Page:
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I am taking an algorithm analysis class and am stuck on one of my homework problems and would appreciate it if I could receive some guidance.

The problem I'm stuck on is proving that the empty language and $\{0, 1\}^*$ are the only languages in P that are not complete for P with respect to polynomial-time reductions (problem 34.3-6 in CLRS 3rd edition). The first part of the problem seems fairly straightforward enough (proving the empty language criteria). However, I'm not sure where to even begin when I have to prove the criteria for $\{0, 1\}^*$. I'm NOT looking for the answer, however I would appreciate some guidance on how I can begin to think about this problem.

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    $\begingroup$ What is your proof for the empty language? $\endgroup$
    – megas
    Commented Mar 16, 2015 at 2:44
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    $\begingroup$ To expand on megas' comment, the proof that $\{0,1\}^*$ is not P-complete is the same as the proof that $\emptyset$ isn't. Don't forget that you also have to show that any other language is P-complete with respect to polytime reductions. $\endgroup$ Commented Mar 16, 2015 at 3:12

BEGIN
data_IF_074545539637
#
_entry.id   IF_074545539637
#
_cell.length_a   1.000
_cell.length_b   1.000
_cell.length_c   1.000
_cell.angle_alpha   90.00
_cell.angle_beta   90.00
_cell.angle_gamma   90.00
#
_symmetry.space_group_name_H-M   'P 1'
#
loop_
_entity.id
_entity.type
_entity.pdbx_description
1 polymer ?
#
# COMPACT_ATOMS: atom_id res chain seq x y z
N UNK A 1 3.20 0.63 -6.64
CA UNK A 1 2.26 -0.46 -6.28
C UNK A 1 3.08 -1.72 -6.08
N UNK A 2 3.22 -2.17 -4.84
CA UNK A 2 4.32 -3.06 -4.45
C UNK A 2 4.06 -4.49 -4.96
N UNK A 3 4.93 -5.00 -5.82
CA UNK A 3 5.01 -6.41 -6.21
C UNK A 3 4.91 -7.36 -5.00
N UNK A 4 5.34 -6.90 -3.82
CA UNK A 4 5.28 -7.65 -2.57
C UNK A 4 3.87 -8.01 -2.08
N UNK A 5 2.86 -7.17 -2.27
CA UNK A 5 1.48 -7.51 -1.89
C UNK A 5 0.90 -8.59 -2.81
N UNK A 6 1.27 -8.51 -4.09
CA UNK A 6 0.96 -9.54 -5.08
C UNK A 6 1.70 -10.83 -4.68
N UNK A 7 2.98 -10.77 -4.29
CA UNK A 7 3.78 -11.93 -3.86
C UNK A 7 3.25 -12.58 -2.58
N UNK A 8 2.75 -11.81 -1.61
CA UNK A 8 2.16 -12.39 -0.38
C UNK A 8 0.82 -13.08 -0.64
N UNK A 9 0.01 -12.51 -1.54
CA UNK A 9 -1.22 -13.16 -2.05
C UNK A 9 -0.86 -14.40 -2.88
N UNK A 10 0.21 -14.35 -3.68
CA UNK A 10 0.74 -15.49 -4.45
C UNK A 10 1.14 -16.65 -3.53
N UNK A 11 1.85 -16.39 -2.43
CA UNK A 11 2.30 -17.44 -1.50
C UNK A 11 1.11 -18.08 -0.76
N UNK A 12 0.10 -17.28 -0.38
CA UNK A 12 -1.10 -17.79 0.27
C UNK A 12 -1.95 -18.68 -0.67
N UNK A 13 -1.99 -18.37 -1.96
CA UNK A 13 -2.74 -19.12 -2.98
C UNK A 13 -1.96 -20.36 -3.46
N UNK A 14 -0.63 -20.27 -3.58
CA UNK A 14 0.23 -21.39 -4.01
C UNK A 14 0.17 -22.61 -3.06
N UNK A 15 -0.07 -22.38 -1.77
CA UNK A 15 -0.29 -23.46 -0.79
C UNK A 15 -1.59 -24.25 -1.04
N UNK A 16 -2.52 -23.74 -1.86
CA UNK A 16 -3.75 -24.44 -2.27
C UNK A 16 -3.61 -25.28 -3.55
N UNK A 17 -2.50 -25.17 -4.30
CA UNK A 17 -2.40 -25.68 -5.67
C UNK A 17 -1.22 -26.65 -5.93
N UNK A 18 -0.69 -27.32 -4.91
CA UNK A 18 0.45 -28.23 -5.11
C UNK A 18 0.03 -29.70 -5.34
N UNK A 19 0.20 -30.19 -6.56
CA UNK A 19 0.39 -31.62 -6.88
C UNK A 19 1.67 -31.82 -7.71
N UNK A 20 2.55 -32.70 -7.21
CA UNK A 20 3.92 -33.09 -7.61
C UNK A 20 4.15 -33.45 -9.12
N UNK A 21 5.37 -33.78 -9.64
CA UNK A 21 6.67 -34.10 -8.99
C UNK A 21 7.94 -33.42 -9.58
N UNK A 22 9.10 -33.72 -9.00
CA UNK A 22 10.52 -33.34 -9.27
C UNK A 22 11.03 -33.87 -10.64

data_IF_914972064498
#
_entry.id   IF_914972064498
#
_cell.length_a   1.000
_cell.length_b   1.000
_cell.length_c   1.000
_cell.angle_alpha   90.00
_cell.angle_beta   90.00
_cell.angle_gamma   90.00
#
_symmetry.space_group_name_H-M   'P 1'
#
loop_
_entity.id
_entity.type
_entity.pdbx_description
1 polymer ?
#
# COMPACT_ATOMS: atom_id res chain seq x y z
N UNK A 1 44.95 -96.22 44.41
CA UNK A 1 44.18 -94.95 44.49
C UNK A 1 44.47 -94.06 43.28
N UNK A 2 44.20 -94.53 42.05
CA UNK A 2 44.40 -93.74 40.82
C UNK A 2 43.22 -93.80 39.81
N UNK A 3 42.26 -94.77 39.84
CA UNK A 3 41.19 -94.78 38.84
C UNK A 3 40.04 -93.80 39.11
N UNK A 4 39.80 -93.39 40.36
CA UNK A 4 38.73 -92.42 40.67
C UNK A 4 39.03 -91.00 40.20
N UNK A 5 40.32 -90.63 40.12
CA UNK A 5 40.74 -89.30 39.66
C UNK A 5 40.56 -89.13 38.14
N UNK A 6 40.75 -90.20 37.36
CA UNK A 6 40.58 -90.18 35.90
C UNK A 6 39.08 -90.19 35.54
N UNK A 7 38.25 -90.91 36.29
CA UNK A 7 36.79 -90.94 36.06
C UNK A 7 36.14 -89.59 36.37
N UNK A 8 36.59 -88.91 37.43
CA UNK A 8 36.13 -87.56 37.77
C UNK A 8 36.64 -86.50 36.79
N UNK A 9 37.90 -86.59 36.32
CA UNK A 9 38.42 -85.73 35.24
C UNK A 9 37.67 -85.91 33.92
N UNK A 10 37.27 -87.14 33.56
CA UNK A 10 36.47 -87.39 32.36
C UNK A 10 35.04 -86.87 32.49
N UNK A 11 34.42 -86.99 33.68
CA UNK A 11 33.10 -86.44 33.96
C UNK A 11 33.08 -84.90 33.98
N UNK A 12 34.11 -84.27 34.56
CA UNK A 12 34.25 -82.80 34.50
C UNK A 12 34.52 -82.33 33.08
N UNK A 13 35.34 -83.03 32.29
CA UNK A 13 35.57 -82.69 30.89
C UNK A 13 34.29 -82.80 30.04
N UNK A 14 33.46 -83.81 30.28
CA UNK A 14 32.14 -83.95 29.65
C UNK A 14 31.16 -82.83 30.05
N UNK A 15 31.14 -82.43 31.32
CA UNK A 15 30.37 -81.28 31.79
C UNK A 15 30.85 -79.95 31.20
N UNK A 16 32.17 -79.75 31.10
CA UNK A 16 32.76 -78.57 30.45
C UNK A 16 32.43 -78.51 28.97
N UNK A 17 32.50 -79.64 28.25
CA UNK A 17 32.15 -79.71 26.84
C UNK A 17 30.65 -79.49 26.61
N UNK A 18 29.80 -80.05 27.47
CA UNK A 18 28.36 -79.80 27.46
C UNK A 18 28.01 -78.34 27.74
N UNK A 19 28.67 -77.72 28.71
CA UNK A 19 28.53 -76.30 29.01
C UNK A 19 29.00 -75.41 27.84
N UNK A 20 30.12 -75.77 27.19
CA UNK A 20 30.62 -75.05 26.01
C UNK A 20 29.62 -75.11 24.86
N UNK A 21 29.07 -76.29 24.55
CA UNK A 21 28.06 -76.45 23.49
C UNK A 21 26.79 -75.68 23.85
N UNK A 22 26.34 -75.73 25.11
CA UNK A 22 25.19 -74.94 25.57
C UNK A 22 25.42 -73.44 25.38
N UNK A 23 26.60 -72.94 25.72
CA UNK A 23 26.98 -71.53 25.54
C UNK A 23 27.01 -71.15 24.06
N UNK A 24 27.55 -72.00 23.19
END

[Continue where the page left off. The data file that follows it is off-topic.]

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    $\begingroup$ @DavidRicherby Thanks. This is also a close fit. I could not find a perfect duplicate (i.e. with answers that focus on this issue) and are correct (there are a couple of answers that state P=P-complete under polytime many-one reductions). So maybe this is worth answering again, explicitly and clearly? $\endgroup$
    – Raphael
    Commented Mar 16, 2015 at 9:50
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    $\begingroup$ @Raphael Maybe we should leave it a week, since the asker explicitly asks for hints, rather than a full solution? $\endgroup$ Commented Mar 16, 2015 at 10:48
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    $\begingroup$ (Warning work with David's hint before following the link, if you're stuck it takes it a bit further) .There's also a similar question here, but from the other end. $\endgroup$ Commented Mar 16, 2015 at 12:07

1 Answer 1

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Hint. The definition of reduction from $X$ to $Y$ requires that "yes" instances of $X$ be mapped to "yes" instances of $Y$ and "no" instances to "no" instances.

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    $\begingroup$ Since the question asks for hints only, I've done that. If I remember, I'll come back in a week or so (say, around 23rd March) and flesh this out into a full answer for reference purposes. $\endgroup$ Commented Mar 16, 2015 at 10:50
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    $\begingroup$ You didn't remember. :) $\endgroup$
    – aste123
    Commented Jul 21, 2016 at 0:14

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